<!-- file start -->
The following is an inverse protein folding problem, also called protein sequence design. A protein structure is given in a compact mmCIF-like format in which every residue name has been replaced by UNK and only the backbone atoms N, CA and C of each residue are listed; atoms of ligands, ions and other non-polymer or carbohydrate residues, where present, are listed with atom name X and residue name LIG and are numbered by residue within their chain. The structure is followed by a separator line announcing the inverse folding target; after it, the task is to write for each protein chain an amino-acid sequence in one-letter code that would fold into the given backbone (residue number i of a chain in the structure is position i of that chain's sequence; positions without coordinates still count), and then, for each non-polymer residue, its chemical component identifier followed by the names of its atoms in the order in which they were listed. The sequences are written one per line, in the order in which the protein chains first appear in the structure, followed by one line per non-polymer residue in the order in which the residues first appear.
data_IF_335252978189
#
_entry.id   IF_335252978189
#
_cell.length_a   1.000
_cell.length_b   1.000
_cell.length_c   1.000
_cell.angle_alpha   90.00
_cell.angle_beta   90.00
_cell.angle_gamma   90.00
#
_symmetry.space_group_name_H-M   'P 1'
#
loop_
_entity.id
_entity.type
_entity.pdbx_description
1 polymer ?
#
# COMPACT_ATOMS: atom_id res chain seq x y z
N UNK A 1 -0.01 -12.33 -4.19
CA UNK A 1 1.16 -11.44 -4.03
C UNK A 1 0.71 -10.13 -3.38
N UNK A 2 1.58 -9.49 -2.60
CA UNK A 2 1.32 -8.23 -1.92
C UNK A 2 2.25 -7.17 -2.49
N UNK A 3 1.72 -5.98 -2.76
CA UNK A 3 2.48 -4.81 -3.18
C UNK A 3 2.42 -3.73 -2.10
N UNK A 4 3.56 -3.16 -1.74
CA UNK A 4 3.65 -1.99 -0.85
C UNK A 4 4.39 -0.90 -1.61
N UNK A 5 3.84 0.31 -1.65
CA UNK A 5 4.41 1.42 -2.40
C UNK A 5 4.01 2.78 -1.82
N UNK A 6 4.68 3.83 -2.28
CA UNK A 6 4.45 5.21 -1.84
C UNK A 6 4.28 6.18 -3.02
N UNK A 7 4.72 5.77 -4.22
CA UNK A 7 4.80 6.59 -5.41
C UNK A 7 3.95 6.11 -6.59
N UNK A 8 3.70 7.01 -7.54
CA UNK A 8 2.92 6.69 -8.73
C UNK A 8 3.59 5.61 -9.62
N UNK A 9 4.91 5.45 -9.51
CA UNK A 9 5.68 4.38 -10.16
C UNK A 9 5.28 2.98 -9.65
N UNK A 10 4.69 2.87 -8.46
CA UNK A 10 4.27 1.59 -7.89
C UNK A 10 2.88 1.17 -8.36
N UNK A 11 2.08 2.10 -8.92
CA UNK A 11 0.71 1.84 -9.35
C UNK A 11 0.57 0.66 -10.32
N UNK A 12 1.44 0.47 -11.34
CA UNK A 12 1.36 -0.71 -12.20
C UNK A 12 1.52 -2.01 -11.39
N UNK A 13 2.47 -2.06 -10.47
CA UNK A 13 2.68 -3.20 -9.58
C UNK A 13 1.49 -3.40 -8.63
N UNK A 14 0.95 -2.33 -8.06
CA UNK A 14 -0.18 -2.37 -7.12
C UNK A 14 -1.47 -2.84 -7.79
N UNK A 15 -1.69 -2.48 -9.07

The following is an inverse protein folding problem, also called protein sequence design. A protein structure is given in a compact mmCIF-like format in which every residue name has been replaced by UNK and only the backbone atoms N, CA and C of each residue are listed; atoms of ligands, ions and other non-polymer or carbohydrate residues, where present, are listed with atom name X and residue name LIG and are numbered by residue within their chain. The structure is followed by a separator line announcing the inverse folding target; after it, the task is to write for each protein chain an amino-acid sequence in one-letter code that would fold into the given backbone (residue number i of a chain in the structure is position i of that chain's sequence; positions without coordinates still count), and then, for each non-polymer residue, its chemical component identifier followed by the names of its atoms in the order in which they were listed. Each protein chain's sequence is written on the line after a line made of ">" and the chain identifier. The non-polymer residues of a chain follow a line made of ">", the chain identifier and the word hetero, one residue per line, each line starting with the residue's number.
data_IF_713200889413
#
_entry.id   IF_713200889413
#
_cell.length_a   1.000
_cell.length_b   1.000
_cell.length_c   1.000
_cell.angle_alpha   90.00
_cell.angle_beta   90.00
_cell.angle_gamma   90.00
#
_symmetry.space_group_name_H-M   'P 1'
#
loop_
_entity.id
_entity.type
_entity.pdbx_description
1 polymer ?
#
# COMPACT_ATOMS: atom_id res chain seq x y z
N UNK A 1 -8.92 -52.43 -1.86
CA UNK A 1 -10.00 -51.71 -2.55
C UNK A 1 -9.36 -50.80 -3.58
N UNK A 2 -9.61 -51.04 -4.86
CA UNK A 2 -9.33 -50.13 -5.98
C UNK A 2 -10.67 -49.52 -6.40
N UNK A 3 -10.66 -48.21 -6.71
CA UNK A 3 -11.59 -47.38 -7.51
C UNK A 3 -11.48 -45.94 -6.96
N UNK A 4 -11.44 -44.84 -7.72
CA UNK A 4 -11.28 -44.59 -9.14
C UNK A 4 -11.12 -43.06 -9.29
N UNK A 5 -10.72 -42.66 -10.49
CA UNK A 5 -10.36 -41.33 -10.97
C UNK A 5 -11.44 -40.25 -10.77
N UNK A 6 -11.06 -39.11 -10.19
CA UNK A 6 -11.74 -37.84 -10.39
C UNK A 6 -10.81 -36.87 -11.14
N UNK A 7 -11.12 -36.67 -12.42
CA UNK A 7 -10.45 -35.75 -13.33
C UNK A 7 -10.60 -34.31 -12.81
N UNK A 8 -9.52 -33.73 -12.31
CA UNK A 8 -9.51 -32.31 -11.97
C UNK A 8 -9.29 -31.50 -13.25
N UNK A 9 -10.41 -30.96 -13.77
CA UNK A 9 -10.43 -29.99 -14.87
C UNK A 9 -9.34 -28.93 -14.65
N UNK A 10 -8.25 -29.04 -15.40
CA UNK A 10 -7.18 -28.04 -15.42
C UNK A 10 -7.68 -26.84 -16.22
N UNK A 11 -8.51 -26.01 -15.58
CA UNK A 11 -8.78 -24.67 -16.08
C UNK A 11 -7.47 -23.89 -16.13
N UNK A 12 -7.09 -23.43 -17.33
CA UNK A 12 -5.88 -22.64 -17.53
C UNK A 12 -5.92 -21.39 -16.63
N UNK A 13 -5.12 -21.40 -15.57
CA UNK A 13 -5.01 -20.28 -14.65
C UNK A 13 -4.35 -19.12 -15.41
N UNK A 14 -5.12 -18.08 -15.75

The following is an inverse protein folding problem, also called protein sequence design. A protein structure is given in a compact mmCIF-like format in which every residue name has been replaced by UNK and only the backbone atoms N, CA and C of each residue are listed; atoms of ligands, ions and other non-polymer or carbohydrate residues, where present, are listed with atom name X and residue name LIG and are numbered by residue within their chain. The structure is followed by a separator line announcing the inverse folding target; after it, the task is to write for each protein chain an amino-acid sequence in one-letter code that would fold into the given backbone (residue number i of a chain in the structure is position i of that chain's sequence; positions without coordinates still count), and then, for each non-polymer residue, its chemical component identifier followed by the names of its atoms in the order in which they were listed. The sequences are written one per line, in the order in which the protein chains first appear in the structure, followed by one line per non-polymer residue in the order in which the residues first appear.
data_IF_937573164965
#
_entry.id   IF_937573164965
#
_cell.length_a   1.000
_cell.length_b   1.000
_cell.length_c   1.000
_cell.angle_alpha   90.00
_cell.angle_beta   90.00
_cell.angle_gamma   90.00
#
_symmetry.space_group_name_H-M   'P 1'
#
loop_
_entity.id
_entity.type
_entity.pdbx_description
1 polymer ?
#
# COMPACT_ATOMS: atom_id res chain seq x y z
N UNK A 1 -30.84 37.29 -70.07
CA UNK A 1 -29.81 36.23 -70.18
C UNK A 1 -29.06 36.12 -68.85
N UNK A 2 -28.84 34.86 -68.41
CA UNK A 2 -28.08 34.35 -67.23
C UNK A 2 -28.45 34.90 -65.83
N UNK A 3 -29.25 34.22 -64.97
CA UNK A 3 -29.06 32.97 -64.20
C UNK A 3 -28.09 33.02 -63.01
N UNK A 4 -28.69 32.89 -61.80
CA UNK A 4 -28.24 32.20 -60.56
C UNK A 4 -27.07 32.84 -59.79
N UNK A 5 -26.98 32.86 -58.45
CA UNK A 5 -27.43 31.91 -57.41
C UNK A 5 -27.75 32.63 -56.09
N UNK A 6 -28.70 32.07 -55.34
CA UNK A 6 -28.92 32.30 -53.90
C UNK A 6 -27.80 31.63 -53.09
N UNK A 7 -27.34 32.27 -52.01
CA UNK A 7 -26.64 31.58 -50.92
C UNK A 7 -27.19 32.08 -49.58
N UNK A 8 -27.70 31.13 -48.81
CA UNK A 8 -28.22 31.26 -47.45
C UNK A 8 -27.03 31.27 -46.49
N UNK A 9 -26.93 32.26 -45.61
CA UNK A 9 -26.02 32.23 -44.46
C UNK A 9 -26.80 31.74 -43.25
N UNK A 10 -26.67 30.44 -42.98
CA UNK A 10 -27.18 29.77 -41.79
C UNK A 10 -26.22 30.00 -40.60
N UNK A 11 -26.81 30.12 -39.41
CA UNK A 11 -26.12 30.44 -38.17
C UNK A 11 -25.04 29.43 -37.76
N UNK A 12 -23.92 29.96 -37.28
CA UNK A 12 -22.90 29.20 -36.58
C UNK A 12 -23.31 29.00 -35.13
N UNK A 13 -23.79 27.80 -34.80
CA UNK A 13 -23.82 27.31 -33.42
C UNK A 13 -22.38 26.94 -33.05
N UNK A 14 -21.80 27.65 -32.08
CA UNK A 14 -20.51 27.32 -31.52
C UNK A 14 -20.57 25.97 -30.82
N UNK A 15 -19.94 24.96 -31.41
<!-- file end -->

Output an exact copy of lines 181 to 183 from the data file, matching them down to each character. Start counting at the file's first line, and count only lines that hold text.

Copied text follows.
CA UNK A 12 -22.90 29.20 -36.58
C UNK A 12 -23.31 29.00 -35.13
N UNK A 13 -23.79 27.80 -34.80